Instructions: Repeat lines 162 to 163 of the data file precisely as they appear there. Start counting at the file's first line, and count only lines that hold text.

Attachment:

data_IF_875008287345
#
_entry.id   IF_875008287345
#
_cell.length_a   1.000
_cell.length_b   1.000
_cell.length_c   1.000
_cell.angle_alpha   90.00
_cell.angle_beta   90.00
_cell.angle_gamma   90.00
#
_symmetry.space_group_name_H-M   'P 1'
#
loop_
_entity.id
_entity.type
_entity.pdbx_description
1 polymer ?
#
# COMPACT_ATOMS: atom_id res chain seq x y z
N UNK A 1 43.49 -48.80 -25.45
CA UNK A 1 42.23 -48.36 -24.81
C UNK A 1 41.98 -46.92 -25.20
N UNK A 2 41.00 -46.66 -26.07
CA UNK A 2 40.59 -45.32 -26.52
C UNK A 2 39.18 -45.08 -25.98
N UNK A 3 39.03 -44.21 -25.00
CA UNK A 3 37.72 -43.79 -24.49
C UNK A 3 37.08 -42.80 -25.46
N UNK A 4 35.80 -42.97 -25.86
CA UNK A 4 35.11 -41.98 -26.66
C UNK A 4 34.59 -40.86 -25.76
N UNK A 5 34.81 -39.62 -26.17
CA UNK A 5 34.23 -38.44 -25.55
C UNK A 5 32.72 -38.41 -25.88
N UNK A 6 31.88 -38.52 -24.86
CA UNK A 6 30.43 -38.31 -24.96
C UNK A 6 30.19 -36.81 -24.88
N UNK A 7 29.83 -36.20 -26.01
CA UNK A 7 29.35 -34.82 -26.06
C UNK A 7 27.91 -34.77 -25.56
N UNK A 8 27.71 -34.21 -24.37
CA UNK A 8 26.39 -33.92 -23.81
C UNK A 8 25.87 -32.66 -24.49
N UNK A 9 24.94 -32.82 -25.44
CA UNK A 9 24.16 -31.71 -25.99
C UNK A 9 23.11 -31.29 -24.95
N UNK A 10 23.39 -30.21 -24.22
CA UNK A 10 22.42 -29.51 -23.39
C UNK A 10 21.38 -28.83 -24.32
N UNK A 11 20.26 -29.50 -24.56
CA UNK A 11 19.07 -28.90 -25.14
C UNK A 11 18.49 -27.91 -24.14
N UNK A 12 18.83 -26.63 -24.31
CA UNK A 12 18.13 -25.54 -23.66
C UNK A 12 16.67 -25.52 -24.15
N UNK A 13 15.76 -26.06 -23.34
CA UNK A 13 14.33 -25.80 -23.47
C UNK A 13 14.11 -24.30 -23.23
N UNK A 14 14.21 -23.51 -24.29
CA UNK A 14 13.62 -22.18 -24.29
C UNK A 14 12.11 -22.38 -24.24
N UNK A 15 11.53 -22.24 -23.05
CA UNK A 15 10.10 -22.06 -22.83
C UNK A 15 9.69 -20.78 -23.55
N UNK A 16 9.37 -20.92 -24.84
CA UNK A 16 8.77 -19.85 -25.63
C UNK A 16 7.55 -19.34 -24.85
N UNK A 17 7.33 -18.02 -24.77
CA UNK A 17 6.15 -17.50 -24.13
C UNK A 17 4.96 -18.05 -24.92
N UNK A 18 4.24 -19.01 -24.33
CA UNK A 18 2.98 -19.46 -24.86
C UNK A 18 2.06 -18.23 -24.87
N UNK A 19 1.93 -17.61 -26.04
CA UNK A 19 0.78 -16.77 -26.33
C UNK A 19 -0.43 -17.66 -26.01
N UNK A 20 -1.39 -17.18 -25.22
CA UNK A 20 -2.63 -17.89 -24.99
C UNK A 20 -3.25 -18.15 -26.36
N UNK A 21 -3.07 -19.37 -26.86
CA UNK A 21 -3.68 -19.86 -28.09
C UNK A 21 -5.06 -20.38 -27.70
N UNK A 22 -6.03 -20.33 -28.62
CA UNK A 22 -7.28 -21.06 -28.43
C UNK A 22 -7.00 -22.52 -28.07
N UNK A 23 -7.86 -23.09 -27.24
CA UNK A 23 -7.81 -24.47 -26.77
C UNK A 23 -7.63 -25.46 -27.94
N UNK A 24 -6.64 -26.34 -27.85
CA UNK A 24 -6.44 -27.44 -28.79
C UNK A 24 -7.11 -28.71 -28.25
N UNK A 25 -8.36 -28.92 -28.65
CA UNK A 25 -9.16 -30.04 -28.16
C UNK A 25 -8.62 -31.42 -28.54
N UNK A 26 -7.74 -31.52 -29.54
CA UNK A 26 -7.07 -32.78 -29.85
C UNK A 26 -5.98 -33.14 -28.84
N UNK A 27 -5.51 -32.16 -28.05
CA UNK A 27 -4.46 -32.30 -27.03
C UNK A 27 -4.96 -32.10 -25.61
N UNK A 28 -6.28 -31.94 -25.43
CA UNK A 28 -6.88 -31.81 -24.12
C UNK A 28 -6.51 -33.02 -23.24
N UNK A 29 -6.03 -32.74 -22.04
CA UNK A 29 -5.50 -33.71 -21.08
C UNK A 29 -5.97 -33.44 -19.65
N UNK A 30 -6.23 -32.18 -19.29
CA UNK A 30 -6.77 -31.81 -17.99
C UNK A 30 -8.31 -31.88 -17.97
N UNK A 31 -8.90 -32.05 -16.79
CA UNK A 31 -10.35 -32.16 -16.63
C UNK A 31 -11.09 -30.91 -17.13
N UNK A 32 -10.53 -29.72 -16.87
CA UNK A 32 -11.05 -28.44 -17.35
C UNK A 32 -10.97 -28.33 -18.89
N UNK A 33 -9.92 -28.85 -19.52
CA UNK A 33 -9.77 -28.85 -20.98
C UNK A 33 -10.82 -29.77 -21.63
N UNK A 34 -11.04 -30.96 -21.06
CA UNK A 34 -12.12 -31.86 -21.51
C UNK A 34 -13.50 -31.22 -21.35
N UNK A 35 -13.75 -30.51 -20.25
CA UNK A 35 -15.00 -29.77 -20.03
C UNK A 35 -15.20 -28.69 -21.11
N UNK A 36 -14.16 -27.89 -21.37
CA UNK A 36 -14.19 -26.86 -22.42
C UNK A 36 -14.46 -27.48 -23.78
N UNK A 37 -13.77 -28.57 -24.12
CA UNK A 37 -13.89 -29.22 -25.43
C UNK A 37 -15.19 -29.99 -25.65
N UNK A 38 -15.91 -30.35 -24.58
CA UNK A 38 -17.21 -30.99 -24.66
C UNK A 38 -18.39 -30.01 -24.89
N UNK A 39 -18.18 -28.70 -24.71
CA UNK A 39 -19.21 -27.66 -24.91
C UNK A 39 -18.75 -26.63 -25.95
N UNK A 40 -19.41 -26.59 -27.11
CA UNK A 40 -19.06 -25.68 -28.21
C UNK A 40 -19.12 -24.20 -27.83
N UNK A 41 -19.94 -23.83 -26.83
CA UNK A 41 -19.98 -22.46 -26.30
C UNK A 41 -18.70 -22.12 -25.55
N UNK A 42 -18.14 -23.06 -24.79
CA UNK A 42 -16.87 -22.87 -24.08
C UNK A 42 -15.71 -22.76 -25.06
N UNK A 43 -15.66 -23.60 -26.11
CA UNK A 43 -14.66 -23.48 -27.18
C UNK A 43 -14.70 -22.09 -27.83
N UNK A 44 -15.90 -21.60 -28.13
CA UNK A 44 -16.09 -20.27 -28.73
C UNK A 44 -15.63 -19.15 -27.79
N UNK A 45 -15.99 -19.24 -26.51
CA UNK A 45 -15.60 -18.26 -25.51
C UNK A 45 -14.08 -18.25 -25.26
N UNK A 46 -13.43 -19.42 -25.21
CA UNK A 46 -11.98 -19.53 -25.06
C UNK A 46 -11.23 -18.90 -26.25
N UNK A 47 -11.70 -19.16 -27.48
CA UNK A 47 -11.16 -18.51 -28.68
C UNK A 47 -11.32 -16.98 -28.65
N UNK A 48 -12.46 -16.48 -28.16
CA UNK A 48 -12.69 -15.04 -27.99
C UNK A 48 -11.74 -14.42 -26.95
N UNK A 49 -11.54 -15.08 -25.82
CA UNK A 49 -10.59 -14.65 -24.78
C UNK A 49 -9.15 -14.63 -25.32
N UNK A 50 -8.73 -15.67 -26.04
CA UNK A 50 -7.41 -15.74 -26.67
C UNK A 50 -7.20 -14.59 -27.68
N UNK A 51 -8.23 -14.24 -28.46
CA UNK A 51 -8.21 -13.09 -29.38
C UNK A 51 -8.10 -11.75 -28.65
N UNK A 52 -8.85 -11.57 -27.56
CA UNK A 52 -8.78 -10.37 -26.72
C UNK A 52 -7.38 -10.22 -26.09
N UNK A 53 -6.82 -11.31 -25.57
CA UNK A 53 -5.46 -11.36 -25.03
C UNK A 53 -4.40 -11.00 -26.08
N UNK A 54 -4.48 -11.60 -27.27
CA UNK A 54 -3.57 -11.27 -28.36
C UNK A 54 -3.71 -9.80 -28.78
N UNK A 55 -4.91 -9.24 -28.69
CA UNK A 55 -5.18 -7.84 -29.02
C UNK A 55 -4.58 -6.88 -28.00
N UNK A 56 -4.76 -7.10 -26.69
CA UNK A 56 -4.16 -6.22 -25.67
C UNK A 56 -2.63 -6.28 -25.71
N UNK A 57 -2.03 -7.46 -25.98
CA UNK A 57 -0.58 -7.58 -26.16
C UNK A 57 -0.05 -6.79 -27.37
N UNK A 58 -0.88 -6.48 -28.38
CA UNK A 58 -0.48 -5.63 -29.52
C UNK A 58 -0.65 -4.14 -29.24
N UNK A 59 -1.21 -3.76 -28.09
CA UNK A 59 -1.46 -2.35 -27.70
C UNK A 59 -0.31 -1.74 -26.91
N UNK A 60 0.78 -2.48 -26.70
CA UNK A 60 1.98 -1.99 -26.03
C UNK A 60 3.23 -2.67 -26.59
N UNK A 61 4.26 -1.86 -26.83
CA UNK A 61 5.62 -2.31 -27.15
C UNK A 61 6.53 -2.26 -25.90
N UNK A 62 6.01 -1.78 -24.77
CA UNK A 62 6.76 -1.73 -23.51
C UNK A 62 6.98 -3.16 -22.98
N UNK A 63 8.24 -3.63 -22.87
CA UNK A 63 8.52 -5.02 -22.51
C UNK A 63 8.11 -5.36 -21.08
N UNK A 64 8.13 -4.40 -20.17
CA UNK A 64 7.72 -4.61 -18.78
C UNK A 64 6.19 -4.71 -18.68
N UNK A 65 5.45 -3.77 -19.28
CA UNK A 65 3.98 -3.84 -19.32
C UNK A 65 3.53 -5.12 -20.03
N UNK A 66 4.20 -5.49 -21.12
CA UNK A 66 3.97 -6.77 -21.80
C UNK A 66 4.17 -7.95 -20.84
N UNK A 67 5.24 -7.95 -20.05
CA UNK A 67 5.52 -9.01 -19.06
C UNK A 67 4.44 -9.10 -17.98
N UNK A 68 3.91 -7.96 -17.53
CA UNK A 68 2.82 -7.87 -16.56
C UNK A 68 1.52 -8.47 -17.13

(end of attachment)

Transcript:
N UNK A 48 -12.46 -16.48 -28.16
CA UNK A 48 -12.69 -15.04 -27.99